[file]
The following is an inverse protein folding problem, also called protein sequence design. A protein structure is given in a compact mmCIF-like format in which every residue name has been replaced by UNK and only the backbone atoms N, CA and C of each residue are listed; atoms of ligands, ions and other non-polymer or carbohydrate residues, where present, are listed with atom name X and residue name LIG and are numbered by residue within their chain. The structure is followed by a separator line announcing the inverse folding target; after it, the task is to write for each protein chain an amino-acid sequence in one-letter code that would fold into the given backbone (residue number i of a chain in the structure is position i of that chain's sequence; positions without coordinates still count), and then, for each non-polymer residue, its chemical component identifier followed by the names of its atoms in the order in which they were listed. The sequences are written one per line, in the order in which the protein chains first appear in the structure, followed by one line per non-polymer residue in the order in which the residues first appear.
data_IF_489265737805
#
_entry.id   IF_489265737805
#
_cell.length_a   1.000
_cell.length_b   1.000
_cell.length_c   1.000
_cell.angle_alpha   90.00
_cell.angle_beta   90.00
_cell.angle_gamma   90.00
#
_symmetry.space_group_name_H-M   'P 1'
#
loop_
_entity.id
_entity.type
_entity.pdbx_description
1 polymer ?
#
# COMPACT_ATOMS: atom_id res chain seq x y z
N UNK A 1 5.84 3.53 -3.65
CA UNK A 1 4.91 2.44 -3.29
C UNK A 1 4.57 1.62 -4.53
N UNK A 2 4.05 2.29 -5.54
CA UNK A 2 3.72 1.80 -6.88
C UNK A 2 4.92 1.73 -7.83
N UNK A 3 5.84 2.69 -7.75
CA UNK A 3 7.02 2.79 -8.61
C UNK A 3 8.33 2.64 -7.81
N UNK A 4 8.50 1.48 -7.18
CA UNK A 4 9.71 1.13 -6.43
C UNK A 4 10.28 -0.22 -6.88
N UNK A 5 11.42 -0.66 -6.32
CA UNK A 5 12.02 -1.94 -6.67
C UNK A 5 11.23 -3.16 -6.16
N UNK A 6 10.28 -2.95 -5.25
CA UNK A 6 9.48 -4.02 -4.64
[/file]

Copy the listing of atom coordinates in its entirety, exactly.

The following is an inverse protein folding problem, also called protein sequence design. A protein structure is given in a compact mmCIF-like format in which every residue name has been replaced by UNK and only the backbone atoms N, CA and C of each residue are listed; atoms of ligands, ions and other non-polymer or carbohydrate residues, where present, are listed with atom name X and residue name LIG and are numbered by residue within their chain. The structure is followed by a separator line announcing the inverse folding target; after it, the task is to write for each protein chain an amino-acid sequence in one-letter code that would fold into the given backbone (residue number i of a chain in the structure is position i of that chain's sequence; positions without coordinates still count), and then, for each non-polymer residue, its chemical component identifier followed by the names of its atoms in the order in which they were listed. The sequences are written one per line, in the order in which the protein chains first appear in the structure, followed by one line per non-polymer residue in the order in which the residues first appear.
data_IF_489265737805
#
_entry.id   IF_489265737805
#
_cell.length_a   1.000
_cell.length_b   1.000
_cell.length_c   1.000
_cell.angle_alpha   90.00
_cell.angle_beta   90.00
_cell.angle_gamma   90.00
#
_symmetry.space_group_name_H-M   'P 1'
#
loop_
_entity.id
_entity.type
_entity.pdbx_description
1 polymer ?
#
# COMPACT_ATOMS: atom_id res chain seq x y z
N UNK A 1 5.84 3.53 -3.65
CA UNK A 1 4.91 2.44 -3.29
C UNK A 1 4.57 1.62 -4.53
N UNK A 2 4.05 2.29 -5.54
CA UNK A 2 3.72 1.80 -6.88
C UNK A 2 4.92 1.73 -7.83
N UNK A 3 5.84 2.69 -7.75
CA UNK A 3 7.02 2.79 -8.61
C UNK A 3 8.33 2.64 -7.81
N UNK A 4 8.50 1.48 -7.18
CA UNK A 4 9.71 1.13 -6.43
C UNK A 4 10.28 -0.22 -6.88
N UNK A 5 11.42 -0.66 -6.32
CA UNK A 5 12.02 -1.94 -6.67
C UNK A 5 11.23 -3.16 -6.16
N UNK A 6 10.28 -2.95 -5.25
CA UNK A 6 9.48 -4.02 -4.64